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The first small group of Japanese came to Hawaii in 1868. They were primarily city-bred people from Yokohama City, unaccustomed to eld labor under a tropical sun. Many did not fare well and the venture was unsuccessful.
Beginning in 1885, with both the Kingdom of Hawaii and Meiji government approvals, the sugar plantation owners recruited workers primarily from rural areas such as Fukushima, Niigata, Hiroshima, Yamaguchi, Fukuoka, Kumamoto and Okinawa, resulting in the large migration of Japanese to work on the plantations.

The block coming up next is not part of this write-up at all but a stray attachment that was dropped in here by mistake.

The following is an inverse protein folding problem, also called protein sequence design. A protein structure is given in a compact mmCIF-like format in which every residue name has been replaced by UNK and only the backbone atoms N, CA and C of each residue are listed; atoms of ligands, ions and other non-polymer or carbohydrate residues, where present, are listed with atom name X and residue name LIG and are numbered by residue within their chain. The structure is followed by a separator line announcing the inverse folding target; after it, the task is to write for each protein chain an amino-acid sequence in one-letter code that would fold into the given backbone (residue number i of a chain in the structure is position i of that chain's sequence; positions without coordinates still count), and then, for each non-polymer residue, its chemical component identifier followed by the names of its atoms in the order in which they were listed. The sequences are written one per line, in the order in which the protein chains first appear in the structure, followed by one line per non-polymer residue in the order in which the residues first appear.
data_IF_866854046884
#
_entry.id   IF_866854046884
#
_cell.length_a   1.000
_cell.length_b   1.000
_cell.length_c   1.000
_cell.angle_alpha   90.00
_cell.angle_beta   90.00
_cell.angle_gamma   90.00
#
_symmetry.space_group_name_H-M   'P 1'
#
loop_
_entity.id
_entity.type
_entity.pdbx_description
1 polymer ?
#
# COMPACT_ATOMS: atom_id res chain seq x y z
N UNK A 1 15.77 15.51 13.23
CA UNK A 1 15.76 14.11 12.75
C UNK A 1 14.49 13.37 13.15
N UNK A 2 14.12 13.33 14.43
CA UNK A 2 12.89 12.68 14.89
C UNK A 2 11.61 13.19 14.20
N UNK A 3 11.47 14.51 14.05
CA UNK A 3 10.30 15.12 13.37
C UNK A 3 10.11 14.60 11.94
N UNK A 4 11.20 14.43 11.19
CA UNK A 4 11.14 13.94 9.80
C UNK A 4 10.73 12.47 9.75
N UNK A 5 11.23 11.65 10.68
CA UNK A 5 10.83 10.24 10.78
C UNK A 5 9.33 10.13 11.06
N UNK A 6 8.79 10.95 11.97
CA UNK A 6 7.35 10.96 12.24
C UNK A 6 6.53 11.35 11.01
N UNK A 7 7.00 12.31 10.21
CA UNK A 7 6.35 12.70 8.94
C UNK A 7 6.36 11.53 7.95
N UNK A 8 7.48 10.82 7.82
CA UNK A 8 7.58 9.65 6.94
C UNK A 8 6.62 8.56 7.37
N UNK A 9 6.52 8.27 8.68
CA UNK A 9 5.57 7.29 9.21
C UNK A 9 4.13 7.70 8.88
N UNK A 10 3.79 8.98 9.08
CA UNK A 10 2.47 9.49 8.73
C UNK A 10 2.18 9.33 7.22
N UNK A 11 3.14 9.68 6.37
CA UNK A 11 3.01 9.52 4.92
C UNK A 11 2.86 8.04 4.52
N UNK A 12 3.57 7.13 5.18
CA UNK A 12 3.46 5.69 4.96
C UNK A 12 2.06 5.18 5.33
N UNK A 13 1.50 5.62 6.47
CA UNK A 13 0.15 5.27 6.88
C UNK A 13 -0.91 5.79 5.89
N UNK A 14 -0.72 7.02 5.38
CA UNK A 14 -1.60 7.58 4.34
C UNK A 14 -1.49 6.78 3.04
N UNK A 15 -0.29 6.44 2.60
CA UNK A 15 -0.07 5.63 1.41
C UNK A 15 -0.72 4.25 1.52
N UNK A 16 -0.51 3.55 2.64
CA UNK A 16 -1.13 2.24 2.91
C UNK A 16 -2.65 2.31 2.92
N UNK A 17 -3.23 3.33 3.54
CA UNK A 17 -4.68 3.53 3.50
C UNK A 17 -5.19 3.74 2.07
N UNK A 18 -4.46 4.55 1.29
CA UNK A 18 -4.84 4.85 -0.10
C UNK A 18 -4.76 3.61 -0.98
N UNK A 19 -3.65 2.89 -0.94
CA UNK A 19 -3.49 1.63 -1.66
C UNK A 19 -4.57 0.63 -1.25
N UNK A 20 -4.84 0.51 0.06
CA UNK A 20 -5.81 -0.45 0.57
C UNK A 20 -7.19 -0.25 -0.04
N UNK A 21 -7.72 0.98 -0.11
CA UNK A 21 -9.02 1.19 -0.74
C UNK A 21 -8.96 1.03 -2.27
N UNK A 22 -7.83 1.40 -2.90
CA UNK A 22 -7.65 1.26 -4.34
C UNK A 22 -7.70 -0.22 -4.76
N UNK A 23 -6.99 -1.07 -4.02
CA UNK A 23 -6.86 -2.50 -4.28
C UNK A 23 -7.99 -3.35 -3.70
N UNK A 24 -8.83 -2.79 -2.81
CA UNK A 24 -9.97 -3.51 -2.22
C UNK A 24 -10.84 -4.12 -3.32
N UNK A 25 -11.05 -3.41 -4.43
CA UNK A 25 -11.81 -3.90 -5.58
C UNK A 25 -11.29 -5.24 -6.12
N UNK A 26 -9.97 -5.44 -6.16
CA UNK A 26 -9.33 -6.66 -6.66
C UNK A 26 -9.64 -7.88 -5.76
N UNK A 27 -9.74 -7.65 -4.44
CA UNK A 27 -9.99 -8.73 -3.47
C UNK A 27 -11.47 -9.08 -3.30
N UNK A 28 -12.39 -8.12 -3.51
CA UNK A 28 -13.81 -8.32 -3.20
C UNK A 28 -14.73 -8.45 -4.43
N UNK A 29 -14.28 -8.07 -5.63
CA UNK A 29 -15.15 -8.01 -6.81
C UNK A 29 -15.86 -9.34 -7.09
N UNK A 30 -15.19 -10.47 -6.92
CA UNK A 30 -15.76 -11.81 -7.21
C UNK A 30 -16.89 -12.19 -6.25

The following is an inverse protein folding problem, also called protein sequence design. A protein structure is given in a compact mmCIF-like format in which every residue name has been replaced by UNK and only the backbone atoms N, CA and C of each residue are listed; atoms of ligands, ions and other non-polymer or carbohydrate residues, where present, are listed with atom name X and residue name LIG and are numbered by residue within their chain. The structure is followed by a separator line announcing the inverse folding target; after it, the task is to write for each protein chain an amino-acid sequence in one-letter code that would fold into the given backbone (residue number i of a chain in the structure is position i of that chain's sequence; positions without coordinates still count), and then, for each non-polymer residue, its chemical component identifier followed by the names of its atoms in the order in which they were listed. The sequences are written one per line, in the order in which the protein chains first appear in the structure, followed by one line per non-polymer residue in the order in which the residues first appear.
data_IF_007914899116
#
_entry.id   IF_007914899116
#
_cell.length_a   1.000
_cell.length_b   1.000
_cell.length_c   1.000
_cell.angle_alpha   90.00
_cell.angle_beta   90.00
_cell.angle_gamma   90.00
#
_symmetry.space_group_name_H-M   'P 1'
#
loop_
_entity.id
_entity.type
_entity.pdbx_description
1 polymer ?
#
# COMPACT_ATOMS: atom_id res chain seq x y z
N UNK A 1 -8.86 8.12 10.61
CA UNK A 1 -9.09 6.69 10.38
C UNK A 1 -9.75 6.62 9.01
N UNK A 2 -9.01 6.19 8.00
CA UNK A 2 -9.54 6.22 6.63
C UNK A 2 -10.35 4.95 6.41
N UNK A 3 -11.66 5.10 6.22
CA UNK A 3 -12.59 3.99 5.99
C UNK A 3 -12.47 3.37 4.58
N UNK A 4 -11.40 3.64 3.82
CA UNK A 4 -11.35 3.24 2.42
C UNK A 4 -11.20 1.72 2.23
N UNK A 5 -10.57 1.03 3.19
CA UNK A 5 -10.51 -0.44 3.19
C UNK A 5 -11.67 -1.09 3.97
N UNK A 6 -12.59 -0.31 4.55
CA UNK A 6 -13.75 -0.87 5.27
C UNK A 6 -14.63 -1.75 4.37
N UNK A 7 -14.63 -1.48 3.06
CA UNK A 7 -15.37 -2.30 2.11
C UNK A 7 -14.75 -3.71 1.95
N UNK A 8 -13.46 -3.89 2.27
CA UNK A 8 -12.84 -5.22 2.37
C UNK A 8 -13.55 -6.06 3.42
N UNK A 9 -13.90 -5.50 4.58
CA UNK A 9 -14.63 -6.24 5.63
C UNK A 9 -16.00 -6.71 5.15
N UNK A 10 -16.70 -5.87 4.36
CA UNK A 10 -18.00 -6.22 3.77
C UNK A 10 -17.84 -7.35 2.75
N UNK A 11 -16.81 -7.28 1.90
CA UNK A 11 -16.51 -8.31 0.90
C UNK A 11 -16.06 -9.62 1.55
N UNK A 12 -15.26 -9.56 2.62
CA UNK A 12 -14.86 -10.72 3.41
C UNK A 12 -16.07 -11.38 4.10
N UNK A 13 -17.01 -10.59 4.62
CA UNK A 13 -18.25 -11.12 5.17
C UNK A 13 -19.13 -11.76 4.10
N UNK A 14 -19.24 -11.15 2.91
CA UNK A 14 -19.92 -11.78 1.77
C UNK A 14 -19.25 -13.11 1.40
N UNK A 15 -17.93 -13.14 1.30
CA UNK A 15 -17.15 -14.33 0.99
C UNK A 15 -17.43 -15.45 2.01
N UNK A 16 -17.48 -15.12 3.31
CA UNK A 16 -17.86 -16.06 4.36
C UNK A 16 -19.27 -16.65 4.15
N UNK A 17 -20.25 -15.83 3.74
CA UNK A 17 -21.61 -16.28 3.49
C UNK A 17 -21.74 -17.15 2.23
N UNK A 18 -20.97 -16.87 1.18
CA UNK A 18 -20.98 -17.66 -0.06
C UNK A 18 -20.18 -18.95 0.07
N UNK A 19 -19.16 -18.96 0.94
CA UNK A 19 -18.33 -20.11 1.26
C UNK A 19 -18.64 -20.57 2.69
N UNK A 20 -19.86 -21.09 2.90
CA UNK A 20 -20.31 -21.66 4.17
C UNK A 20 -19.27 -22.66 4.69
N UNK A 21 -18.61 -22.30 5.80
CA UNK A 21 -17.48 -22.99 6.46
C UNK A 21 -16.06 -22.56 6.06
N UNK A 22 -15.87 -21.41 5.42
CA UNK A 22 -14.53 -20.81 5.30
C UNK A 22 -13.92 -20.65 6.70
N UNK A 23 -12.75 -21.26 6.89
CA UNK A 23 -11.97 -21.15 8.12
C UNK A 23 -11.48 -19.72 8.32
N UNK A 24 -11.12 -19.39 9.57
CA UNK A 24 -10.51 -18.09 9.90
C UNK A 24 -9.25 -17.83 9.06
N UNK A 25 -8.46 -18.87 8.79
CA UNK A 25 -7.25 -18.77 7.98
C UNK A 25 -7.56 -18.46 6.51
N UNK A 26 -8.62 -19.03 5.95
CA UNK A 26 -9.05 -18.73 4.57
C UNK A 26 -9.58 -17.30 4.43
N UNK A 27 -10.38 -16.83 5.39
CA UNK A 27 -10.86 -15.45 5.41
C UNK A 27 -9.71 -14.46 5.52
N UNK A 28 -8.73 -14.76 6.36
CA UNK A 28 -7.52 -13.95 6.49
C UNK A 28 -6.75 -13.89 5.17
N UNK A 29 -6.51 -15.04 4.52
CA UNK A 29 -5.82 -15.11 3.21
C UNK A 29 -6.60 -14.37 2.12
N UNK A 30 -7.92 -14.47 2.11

These workers, mostly single farmers from poor families, came to Hawaii with expectations of a wonderful new life, hoping to make money and return to Japan as wealthy men.
But plantation life was difficult and the pay was low. Workers were under contract to the plantation owners and could not save as much money as they had thought.